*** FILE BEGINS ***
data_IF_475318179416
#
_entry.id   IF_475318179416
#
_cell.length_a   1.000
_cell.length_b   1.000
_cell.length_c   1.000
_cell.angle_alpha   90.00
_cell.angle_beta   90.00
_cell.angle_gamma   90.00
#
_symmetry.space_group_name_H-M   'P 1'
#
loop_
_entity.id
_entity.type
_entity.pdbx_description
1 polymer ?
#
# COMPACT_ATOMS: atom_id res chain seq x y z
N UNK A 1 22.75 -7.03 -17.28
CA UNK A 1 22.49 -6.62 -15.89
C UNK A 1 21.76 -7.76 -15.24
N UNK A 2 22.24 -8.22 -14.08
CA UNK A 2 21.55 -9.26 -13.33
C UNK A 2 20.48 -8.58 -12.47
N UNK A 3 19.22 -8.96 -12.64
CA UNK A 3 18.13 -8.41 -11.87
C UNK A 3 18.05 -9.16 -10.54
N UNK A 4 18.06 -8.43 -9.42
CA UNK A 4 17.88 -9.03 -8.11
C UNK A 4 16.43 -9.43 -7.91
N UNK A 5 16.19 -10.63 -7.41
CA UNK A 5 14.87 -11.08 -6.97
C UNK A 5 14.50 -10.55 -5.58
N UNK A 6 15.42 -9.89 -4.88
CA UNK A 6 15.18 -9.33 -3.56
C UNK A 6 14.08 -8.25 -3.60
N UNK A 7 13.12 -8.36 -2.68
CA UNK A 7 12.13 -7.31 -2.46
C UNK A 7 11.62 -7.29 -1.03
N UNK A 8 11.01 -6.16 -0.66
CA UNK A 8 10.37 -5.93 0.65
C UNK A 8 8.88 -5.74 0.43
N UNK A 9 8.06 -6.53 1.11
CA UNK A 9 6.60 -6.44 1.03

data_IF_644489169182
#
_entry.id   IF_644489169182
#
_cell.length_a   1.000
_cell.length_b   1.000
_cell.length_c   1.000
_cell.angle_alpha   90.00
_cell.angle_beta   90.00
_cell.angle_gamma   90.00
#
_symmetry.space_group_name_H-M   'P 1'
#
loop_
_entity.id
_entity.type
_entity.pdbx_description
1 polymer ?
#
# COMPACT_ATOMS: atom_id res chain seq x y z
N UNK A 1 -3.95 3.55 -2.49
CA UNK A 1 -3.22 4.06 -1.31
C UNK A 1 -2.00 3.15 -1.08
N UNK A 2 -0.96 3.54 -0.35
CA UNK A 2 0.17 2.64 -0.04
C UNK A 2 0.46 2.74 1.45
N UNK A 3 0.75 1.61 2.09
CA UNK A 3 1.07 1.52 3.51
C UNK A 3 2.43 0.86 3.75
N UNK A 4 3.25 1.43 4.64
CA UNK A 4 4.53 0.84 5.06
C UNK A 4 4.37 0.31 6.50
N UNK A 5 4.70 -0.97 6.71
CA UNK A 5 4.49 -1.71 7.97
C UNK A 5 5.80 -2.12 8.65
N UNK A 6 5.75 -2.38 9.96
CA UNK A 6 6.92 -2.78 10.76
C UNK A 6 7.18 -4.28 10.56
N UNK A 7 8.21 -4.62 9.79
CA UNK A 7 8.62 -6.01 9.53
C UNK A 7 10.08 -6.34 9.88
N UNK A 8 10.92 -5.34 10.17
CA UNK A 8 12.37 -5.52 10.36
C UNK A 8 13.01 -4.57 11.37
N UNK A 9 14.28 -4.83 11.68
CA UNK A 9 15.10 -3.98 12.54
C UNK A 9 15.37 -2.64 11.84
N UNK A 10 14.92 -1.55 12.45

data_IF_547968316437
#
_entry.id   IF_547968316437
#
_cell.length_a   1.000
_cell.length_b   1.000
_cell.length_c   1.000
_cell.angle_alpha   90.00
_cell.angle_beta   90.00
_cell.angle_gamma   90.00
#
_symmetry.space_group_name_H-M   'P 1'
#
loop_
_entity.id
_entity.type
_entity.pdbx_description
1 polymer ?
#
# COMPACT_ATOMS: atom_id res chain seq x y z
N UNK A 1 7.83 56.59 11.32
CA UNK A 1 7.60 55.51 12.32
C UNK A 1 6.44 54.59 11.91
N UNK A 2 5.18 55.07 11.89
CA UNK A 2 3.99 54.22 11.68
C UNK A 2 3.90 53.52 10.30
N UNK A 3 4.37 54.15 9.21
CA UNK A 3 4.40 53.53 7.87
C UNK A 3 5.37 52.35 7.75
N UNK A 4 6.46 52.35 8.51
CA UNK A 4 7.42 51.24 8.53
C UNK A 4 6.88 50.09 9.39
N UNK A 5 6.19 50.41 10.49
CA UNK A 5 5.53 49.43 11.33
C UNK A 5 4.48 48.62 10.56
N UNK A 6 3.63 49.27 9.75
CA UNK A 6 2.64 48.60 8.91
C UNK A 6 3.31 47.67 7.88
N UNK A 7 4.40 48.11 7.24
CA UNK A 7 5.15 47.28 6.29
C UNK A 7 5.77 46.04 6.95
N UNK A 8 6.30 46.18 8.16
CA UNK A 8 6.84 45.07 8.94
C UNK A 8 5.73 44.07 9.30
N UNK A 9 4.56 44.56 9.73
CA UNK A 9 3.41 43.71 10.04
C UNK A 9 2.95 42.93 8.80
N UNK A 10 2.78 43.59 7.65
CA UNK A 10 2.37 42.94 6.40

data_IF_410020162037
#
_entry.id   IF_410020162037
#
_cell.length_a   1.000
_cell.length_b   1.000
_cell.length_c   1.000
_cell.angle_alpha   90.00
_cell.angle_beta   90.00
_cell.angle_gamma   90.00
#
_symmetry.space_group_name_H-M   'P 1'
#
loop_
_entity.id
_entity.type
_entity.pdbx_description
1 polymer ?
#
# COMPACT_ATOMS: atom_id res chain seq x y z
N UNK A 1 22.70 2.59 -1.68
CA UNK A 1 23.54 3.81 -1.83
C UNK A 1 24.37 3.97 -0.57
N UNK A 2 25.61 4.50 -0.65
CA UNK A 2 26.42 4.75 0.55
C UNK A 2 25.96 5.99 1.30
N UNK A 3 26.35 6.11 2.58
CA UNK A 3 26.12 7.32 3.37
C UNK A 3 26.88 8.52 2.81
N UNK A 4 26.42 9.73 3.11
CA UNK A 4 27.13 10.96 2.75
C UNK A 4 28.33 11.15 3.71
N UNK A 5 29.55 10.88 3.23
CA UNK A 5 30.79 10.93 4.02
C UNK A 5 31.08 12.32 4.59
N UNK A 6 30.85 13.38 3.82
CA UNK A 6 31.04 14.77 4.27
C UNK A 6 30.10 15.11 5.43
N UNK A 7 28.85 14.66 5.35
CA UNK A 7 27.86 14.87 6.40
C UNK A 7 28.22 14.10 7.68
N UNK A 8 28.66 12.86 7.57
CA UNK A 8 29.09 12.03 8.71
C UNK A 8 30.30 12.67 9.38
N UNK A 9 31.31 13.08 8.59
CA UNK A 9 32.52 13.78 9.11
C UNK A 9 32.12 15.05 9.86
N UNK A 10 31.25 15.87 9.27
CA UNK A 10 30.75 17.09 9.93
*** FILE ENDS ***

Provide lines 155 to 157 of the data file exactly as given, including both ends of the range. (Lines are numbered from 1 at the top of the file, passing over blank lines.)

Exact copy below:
_symmetry.space_group_name_H-M   'P 1'
#
loop_